Given the variety of recent protests – Batman climbing Buckingham Palace, invasion of the Commons chamber, and angry scuffles outside parliament – the chief constable of Sussex was heard with particular attention as he outlined measures to protect the conference. He stressed that though security was his top priority, the police were also keen that democratic proceedings should continue, and that delegates should enjoy themselves. The NEC thanked John Watts and the conference unit for their work, including the enormous logistical job of processing 15,000 applications for accreditation. Numbers of constituencies represented will be reported afterwards. (Last year 518 delegates from 499 constituencies attended, down from 570 delegates from 527 constituencies in 2002.)
I asked for earlier circulation of papers and clearer guidance on late applications for delegates, as the forms contradict each other. Policy resolutions which are not judged contemporary or not prioritised are referred to the policy commissions, and I tried again to discover what happens to those which concern party organisation, and are said to be “referred to the NEC”. The chair of the conference arrangements committee thought that the organisation committee saw them, but we don’t. Others questioned why a fringe meeting on fighting the BNP had four white men as the only speakers.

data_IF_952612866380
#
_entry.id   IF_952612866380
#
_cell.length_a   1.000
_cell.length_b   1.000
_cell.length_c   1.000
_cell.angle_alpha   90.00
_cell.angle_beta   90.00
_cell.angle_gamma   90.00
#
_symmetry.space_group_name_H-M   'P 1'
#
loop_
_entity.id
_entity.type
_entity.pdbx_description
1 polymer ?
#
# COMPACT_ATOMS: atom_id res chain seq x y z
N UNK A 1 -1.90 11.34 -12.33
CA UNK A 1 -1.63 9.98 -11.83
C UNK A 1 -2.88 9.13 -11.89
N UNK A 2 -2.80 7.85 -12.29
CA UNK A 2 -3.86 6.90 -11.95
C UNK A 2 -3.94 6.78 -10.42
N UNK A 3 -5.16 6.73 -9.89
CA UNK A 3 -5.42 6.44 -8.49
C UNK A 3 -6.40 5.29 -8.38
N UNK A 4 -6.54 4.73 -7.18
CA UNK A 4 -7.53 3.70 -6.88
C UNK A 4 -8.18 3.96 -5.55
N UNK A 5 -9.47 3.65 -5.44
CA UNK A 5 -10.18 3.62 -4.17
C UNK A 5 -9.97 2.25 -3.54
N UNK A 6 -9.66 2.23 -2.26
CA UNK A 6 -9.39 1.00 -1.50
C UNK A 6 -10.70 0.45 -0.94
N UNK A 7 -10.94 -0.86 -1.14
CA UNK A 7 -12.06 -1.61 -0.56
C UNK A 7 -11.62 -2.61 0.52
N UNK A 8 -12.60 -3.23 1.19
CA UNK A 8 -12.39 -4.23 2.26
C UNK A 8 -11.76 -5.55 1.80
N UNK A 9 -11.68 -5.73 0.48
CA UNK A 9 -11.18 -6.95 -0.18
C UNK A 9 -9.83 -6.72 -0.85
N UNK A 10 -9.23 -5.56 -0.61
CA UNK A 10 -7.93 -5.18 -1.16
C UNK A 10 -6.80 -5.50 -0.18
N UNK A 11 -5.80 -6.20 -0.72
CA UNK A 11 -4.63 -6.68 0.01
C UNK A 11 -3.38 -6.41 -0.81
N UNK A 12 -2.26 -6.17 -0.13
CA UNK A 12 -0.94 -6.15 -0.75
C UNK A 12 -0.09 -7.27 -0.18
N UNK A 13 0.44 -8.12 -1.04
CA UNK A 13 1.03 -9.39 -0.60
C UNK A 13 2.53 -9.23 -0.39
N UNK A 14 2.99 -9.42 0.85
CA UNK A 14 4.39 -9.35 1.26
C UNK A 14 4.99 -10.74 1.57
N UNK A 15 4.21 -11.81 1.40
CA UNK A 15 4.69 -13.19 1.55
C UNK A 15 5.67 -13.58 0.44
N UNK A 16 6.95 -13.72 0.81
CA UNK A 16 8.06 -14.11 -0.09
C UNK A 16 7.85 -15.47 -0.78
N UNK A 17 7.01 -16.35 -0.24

There was a mini-wrangle over the three assistant chairs. The rules state that one each shall come from the unions/socialist societies, the MPs/councillors, and the constituencies, by selection of “the senior member who has yet to be chair or vice-chair” in each section. This did not prevent assorted members throwing their own or others’ hats into the ring, and the supreme chair Mary Turner will choose between the many volunteers. Finally, Bono of U2 will not be speaking – more press fabrication – though a steelworkers’ choir, a chorus from Corus, has offered to sing the Red Flag.